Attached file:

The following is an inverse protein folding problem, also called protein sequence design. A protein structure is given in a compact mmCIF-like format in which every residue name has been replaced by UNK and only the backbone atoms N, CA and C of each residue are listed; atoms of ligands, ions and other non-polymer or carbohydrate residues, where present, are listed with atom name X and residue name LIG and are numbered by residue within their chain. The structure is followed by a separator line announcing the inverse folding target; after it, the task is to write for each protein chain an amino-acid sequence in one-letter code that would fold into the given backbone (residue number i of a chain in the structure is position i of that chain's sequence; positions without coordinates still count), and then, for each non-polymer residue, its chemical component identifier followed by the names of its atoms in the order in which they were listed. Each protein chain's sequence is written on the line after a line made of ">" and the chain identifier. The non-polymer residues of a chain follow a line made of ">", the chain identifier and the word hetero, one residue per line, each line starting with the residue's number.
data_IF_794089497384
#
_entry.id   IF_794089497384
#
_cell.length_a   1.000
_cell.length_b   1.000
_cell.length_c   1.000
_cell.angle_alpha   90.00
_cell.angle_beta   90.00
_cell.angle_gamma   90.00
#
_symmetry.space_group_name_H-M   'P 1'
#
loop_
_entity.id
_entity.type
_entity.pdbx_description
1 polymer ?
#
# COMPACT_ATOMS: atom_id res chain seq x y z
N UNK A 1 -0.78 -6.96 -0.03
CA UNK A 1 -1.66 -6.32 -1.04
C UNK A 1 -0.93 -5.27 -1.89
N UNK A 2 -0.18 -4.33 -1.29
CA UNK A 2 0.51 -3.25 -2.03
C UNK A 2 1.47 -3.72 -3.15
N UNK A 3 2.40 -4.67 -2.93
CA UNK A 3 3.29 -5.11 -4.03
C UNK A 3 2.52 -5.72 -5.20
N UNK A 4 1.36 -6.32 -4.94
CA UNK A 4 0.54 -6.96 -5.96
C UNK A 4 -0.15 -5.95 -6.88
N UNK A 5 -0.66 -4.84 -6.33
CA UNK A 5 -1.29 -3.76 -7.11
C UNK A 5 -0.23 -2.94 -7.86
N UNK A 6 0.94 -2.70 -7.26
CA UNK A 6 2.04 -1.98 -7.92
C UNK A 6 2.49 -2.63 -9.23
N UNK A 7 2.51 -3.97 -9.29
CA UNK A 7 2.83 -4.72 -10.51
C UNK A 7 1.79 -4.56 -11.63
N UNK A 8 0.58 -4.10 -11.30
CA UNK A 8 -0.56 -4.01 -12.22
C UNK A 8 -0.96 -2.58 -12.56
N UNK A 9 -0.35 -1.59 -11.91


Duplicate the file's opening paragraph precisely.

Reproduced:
The following is an inverse protein folding problem, also called protein sequence design. A protein structure is given in a compact mmCIF-like format in which every residue name has been replaced by UNK and only the backbone atoms N, CA and C of each residue are listed; atoms of ligands, ions and other non-polymer or carbohydrate residues, where present, are listed with atom name X and residue name LIG and are numbered by residue within their chain. The structure is followed by a separator line announcing the inverse folding target; after it, the task is to write for each protein chain an amino-acid sequence in one-letter code that would fold into the given backbone (residue number i of a chain in the structure is position i of that chain's sequence; positions without coordinates still count), and then, for each non-polymer residue, its chemical component identifier followed by the names of its atoms in the order in which they were listed. Each protein chain's sequence is written on the line after a line made of ">" and the chain identifier. The non-polymer residues of a chain follow a line made of ">", the chain identifier and the word hetero, one residue per line, each line starting with the residue's number.